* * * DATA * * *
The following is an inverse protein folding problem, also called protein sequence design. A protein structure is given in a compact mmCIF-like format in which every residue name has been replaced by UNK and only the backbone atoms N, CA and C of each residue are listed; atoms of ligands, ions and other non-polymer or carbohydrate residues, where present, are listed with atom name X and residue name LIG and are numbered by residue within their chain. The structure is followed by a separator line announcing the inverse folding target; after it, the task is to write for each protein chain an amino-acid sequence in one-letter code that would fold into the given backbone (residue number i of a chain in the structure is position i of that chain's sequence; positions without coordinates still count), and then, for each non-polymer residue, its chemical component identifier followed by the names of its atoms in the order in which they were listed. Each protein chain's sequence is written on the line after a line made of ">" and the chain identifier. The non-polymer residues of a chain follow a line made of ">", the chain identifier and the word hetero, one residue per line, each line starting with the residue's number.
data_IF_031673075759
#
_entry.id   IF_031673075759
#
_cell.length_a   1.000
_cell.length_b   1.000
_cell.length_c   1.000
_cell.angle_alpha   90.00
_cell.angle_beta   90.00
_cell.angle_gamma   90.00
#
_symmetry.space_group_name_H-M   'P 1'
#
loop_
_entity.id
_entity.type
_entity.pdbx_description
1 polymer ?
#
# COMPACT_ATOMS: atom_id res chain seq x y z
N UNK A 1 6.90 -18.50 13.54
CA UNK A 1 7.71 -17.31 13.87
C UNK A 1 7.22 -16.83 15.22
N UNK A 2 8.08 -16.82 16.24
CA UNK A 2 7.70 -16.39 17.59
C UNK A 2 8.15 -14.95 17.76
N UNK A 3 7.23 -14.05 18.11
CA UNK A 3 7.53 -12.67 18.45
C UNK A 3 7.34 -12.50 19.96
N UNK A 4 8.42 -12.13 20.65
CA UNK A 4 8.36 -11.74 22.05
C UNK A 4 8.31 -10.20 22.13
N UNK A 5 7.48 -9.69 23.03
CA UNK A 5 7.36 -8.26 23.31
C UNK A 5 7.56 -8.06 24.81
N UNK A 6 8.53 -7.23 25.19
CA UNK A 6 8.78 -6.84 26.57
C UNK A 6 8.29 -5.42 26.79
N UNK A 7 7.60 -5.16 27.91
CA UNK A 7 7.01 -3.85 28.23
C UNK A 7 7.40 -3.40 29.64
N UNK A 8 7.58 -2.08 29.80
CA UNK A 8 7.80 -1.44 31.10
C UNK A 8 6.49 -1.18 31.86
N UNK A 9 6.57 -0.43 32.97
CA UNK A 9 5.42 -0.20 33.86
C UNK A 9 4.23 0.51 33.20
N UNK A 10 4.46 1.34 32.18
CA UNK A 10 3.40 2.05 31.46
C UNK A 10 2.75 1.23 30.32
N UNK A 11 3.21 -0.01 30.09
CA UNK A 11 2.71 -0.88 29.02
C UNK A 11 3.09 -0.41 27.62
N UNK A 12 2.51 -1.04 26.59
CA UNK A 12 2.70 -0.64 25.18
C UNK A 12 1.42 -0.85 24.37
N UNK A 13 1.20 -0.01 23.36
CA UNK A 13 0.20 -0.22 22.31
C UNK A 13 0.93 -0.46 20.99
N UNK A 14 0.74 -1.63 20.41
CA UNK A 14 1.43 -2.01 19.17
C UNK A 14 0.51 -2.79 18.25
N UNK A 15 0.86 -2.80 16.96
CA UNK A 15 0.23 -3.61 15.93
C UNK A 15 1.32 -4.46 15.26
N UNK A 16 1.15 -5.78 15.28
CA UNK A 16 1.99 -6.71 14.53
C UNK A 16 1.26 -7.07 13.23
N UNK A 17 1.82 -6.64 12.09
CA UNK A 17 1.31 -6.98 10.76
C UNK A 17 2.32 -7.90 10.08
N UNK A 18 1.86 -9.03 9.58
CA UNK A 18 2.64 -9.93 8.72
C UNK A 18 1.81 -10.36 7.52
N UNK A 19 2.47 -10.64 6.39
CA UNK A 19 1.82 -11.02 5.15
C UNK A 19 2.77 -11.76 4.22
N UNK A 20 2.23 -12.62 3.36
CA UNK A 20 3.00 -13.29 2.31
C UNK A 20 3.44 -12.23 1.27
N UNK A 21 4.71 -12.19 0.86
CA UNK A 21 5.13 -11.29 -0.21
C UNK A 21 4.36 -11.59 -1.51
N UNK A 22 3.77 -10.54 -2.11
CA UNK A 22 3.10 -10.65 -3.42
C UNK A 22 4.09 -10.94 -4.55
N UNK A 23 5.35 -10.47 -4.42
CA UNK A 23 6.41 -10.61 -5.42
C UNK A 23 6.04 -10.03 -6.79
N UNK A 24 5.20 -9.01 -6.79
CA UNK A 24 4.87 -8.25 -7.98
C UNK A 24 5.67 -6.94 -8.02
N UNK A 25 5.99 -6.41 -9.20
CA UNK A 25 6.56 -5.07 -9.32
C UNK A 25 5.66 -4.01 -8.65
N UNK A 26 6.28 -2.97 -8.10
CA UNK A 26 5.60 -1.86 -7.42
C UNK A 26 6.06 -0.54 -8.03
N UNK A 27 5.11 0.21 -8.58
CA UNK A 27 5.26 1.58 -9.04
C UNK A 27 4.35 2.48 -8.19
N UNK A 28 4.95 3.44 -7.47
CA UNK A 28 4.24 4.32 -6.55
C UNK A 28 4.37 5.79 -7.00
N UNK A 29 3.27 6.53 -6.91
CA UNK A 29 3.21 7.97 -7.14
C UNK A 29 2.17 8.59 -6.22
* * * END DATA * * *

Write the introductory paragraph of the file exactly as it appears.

The following is an inverse protein folding problem, also called protein sequence design. A protein structure is given in a compact mmCIF-like format in which every residue name has been replaced by UNK and only the backbone atoms N, CA and C of each residue are listed; atoms of ligands, ions and other non-polymer or carbohydrate residues, where present, are listed with atom name X and residue name LIG and are numbered by residue within their chain. The structure is followed by a separator line announcing the inverse folding target; after it, the task is to write for each protein chain an amino-acid sequence in one-letter code that would fold into the given backbone (residue number i of a chain in the structure is position i of that chain's sequence; positions without coordinates still count), and then, for each non-polymer residue, its chemical component identifier followed by the names of its atoms in the order in which they were listed. Each protein chain's sequence is written on the line after a line made of ">" and the chain identifier. The non-polymer residues of a chain follow a line made of ">", the chain identifier and the word hetero, one residue per line, each line starting with the residue's number.